The Cornelius family owned much of the Rancho south of existing Interstate 8 in the early 20th century and raised beef and milk cows there, mostly on the area that is now an avocado grove and not part of the reserve. Mrs. Cornelius purchased the original water system for Crest from the army camp at Campo. The Cornelius's named the oak grove area "Mary Jane Park," in memory of their daughter who died as a child. Sometime before World War II, Colonel Ed Fletcher bought the "S" Tract of Rancho El Cajon from the Cornelius family. Fletcher used the property as a retreat for his family (Fletcher 1952). During World War II, the area was used by the Searchlight Battalion of soldiers. Officers' quarters and a recreation hall were built in the vicinity of the oak grove. Some of these structures remain today.
Mr. Buck Rickles worked for the Ed Fletcher Company, Inc. from 1963 to 1976 and raised his family on the property. Mr. Rickles supplied much of the information for this history of the property. He and Mr. Waller, who was the handyman for the Ed Fletcher Company, had cows, horses, and various other livestock, mostly in the area of the avocado grove, which is not now part of the reserve. Mr. Waller cleared the area that is now the annual grassland north of the oak grove on the reserve, erected fences, and used it to raise quarter horses. None of the rest of the property has been cleared.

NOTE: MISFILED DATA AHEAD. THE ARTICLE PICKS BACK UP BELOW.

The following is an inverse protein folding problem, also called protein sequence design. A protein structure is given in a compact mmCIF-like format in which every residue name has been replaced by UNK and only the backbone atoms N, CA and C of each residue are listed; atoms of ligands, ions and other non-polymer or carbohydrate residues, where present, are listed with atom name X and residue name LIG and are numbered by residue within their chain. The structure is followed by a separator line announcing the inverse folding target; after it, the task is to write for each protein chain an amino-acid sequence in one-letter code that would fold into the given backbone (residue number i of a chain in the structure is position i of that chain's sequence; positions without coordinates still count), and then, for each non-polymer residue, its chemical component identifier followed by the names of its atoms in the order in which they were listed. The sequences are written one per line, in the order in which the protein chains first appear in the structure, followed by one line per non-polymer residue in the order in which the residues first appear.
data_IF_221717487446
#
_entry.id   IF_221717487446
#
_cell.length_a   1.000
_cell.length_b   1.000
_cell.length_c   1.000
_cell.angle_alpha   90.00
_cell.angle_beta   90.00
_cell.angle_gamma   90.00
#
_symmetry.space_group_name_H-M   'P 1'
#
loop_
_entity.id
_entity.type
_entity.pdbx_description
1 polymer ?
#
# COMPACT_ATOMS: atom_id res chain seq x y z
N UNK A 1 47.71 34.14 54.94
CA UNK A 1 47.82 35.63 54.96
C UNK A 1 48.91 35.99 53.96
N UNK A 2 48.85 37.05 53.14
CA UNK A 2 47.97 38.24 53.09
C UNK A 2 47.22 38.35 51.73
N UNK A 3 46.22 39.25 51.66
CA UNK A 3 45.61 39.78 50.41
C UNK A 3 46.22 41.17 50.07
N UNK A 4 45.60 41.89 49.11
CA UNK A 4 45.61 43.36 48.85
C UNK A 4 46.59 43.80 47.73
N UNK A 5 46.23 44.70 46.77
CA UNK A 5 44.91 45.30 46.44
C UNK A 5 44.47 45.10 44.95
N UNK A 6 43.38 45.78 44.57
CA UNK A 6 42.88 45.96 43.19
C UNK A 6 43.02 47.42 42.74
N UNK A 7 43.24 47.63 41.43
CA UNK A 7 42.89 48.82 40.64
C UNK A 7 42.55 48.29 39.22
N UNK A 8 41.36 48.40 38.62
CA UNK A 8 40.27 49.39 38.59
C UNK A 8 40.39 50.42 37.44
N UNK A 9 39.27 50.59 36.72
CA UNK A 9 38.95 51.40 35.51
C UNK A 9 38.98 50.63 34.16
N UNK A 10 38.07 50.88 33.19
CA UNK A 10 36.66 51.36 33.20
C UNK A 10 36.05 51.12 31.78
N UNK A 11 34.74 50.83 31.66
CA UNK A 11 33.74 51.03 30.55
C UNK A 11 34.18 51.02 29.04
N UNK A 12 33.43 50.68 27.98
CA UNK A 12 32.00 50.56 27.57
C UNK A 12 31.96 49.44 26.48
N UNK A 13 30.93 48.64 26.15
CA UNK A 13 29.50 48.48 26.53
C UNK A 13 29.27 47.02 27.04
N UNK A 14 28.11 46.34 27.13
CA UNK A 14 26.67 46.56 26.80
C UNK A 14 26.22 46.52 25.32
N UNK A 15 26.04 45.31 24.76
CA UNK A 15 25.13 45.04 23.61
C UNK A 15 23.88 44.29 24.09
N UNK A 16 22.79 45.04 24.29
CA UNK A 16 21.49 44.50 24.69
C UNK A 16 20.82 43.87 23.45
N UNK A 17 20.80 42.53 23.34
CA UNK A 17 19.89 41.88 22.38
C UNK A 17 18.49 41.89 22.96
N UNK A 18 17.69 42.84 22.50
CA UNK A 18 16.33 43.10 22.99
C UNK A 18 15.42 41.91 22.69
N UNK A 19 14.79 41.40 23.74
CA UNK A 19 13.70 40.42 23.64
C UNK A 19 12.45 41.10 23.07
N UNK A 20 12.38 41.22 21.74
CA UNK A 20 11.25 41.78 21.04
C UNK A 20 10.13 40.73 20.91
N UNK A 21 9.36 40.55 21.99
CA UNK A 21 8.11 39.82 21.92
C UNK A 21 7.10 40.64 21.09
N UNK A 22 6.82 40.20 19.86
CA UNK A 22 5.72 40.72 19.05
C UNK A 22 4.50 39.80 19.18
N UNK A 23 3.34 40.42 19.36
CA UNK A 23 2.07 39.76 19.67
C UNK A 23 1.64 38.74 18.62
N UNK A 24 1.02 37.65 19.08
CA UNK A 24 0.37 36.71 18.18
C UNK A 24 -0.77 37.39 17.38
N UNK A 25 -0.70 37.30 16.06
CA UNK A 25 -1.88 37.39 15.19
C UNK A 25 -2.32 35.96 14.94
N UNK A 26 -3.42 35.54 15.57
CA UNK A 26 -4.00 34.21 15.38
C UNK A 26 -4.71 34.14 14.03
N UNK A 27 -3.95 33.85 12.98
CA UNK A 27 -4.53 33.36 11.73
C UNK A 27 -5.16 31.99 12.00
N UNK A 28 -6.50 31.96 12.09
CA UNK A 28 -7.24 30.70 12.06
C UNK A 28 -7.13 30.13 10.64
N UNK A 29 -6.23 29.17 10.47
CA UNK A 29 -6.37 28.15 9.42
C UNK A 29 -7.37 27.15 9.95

During the late 1970s and 1980s, plans were approved for a residential development of more than 1,350 homes on the site. In 1989, the land was owned by Lawrence Malanfant, who planned an extensive community encompassing 2,000 homes, a golf course, lake, and sewer plant, which did not come to fruition. In the 1990s, Gatlin Development (Gatlin) planned to build 92 homes on about 450 acres and to designate about 1,500 acres as open space. This plan was approved by the County of San Diego.
In response to the development proposals, the citizens of Crest formed the Crest Open Space Supporters and the Back Country Land Trust to advocate conservation of the property as open space and incorporation into the MSCP preserve system. The Endangered Habitats League also had a role in assuring conservation of the property.
In 1995, Gatlin established the Crestridge Conservation Bank on approximately 1,100 acres of the property, with the potential to add another approximately 1,400 acres to the bank. At the urging of the BCLT, other environmental groups, and the CDFW, TNC purchased the entire property, and in 1999 the Wildlife Conservation Board purchased the property from TNC. These properties now comprise the Crestridge Ecological Reserve, administered by the CDFW. TNC continues to sell mitigation credits, with the proceeds going toward additional acquisitions and an endowment for habitat management on the reserve.